I always advise newly diagnosed men to get a second opinion on their biopsies from a very experienced person. That’s because Gleason scores are notoriously inaccurate. For example, dear husband’s biopsy slides were interpeted by three different pathologists and he was assigned three different Gleason scores. (First biopsy ordered by urologist, second done by hospital pathologist before surgery and finally, evaluation of the removed tissue itself.)
I thought the variation in Gleason scores was due in part to the ineptitude of the pathologists. But it turns out that interpreting prostate cancer slides is more of an art than a science. Here’s an explanation I got from a Johns Hopkins Health Alert bulletin, which presents a discussion with Dr. Jonathan Epstein of JH, a reknowned expert on PC biopsies:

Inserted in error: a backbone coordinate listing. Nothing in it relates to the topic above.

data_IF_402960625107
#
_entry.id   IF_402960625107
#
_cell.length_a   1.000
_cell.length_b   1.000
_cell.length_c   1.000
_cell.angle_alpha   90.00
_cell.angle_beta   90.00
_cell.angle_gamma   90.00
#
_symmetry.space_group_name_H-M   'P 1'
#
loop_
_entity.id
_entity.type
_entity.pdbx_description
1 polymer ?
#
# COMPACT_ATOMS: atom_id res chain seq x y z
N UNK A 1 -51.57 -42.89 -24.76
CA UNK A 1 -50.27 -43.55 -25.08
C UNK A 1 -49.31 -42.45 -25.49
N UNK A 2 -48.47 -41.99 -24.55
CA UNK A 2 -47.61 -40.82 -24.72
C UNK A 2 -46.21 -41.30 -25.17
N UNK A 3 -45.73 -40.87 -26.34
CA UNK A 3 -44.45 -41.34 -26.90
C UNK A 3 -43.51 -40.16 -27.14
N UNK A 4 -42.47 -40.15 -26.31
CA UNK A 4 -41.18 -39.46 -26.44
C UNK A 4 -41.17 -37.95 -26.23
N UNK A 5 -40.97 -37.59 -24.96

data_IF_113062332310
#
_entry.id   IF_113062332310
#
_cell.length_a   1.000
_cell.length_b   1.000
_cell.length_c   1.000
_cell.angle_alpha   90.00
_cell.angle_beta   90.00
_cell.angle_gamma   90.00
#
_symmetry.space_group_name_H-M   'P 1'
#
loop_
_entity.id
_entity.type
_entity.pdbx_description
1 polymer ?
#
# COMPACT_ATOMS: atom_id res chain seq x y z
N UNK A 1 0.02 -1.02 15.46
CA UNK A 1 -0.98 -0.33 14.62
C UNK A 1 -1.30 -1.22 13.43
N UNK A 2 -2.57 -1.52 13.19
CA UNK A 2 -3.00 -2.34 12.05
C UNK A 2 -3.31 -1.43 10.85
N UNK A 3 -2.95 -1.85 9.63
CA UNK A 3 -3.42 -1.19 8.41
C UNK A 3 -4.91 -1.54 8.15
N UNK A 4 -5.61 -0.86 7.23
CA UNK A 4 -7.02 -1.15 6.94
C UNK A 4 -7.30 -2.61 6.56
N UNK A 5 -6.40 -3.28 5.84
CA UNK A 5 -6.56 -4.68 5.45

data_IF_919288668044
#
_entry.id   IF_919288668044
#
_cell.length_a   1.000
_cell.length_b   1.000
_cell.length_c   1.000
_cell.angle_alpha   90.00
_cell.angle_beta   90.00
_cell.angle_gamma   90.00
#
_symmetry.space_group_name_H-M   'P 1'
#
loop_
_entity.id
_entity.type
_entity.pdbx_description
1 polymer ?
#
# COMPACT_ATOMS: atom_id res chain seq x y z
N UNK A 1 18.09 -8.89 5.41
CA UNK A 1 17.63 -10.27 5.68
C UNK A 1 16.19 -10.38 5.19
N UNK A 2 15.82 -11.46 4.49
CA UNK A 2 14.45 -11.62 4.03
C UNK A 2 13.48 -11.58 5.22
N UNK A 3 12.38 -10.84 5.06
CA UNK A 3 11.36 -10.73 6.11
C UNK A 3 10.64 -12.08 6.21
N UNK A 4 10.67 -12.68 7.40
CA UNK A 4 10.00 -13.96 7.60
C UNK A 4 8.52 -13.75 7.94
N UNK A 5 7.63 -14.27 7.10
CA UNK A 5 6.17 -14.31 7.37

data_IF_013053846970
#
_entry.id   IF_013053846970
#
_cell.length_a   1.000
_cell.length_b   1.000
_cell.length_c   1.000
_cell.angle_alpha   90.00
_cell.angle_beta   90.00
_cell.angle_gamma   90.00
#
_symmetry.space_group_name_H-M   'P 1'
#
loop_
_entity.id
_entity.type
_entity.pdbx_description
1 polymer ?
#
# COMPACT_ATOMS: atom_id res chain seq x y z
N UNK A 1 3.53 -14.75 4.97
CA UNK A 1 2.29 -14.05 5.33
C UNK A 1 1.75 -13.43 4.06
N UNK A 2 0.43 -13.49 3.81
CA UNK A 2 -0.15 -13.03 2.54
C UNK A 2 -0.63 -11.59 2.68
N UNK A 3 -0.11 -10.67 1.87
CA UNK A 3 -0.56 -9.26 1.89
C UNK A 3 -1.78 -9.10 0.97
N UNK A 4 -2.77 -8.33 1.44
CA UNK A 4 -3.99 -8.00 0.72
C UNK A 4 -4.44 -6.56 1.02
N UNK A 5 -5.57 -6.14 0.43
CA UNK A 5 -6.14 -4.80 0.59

Q. How difficult is it render a definitive diagnosis after reviewing a prostate biopsy slide?
Dr. Epstein. Looking at and diagnosing limited prostate cancer on biopsy is one of the most difficult diagnoses in pathology, for several reasons. For starters, prostate cancer is often very tiny on a needle biopsy. While some other cancers in the body are obvious in terms of their malignancy and how they appear under the microscope, the findings of malignant prostate cancer tend to be extremely subtle. Put these factors together and you can end up with problems interpreting the slides, with both under-diagnosis and over-diagnosis as possible outcomes.